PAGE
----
2 Days 2 Quakes: Tour Operators Business as Usual
Photo via Twitter
It was Wednesday morning, Aug. 24, 3:30 a.m. local time when a magnitude 6.2 earthquake struck central Italy. Back in the States, Wednesday had not even arrived yet.
In New York, it was still only 9:30 p.m. Tuesday night, Aug. 23. In California it was barely suppertime Tuesday. But for any tour operator who had travelers in Italy, one of the most popular tourist countries in the world, it was time for action. Less than a day later, at 4:34 p.m. New York time, the same thing would happen all over again, this time on the other side of the world, in Myanmar.
Tour operators are always on the alert. Sometimes it seems as though almost every day is a trouble spot somewhere. If tour operators offer tours to that place on that day, they must immediately take steps to learn whatever they can as quickly as possible. Do they have clients there? Are they safe? What needs to be done and what can be done?
Those tour operators who have no travelers at the site of trouble can count themselves among the lucky ones. With the Italy quake, U.S. tour operators apparently dodged the bullet this time around. No one reported having any guests near the site of the damage in Central Italy.
But either way, tour operators still have to quickly get information about conditions at the destination to their markets, including those who may have friends traveling with the operator or to clients who have reservations for later travel.
Tour operators must make public statements in a timely manner informing their publics of two things. Were any guests affected? And are future departures affected? They must get the information out rapidly in a business-like manner, while at the same time not appearing to be insensitive to the personal dimensions of the tragedy.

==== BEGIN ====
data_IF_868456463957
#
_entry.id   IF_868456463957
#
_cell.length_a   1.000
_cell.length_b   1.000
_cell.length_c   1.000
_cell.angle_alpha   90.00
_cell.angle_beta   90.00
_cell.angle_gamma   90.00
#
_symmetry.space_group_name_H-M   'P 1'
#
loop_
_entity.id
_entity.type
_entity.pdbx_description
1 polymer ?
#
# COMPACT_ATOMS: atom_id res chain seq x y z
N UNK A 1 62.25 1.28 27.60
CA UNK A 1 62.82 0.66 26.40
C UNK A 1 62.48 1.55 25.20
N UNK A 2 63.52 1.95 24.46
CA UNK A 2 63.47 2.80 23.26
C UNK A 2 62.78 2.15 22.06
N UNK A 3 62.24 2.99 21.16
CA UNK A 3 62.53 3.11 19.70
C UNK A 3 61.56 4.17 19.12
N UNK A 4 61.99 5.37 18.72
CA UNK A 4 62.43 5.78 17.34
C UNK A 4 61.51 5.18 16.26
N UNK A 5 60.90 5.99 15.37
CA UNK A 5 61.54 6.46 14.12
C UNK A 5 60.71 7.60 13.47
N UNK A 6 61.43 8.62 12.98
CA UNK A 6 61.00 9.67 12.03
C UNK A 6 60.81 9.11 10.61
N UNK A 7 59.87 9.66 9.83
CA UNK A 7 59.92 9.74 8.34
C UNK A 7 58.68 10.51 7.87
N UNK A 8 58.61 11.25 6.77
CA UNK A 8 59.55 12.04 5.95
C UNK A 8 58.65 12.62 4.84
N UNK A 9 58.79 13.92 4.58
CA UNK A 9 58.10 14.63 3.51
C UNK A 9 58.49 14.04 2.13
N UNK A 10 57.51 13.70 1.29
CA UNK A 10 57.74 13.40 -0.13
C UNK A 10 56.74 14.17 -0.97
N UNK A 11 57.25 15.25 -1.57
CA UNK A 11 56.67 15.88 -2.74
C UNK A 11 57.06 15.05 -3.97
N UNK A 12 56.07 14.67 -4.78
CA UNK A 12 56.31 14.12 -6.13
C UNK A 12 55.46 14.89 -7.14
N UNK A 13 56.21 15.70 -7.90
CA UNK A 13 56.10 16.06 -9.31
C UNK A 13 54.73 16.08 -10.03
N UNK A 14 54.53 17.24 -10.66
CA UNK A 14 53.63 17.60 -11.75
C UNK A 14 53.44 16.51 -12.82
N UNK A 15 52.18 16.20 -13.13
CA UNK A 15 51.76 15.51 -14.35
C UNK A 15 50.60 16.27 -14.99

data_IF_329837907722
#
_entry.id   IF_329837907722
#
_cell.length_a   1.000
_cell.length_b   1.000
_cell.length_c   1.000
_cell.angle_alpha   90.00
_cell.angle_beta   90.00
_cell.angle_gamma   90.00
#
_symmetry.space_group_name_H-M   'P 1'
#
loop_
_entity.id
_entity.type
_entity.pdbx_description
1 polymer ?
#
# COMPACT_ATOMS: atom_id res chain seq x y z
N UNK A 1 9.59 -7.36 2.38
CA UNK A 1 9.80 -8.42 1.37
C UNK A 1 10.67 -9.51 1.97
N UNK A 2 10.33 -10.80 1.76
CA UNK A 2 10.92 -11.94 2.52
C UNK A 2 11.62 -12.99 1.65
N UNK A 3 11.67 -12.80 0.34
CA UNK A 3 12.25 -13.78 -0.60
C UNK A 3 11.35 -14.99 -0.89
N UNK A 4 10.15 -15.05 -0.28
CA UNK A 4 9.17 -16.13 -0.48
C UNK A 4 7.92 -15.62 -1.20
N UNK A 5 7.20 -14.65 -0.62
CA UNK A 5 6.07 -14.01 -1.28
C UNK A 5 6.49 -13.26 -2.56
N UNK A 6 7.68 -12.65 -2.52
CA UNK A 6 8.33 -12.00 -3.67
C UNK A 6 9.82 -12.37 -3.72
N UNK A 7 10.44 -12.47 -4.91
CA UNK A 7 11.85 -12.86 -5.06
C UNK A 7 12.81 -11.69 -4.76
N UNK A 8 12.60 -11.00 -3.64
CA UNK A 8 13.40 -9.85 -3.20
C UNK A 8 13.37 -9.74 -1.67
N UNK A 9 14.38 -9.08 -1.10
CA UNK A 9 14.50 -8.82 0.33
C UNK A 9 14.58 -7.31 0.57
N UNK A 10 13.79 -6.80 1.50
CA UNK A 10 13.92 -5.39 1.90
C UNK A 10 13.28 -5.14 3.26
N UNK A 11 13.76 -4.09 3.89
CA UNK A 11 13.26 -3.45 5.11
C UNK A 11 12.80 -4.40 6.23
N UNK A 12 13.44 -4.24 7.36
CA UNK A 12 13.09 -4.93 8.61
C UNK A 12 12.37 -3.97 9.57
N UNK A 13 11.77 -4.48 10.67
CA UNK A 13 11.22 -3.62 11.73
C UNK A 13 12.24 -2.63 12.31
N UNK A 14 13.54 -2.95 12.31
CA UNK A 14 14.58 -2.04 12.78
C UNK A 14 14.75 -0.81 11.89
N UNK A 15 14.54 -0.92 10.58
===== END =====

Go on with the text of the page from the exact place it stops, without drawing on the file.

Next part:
Globus posted on its website Aug. 24: “Today, our thoughts are with the people of Italy affected by the earthquake. We can confirm that none of our travelers were impacted by this incident and our itineraries are operating as scheduled. We will continue to monitor the situation closely, to ensure the safety of our guests.”
Tauck posted an Italy Update: “Our hearts go out to the people of Italy, and to those impacted by the recent earthquake there. As we keep the Italian people in our thoughts and prayers – and as we look to how we might assist in their recovery – we’d like to also advise any of our guests scheduled to travel to Italy that our tours there continue to operate normally. (Our itineraries do not travel to the areas affected by the earthquake.)”
Phil Cappelli, president of Insight Vacations, posted a personal message.
“I wanted to personally reach out regarding the tragic earthquake in Italy today. We are, of course, deeply saddened by the news and our heartfelt thoughts are with the people of Central Italy. It has been confirmed that none of Insight Vacation’s guests were impacted by the event, and all of our Italian trips are operating as scheduled. The safety of our guests is always our utmost priority and we remain in constant contact with our colleagues on the ground. We will continue to monitor the situation closely. Please let me know if you have any questions, concerns.”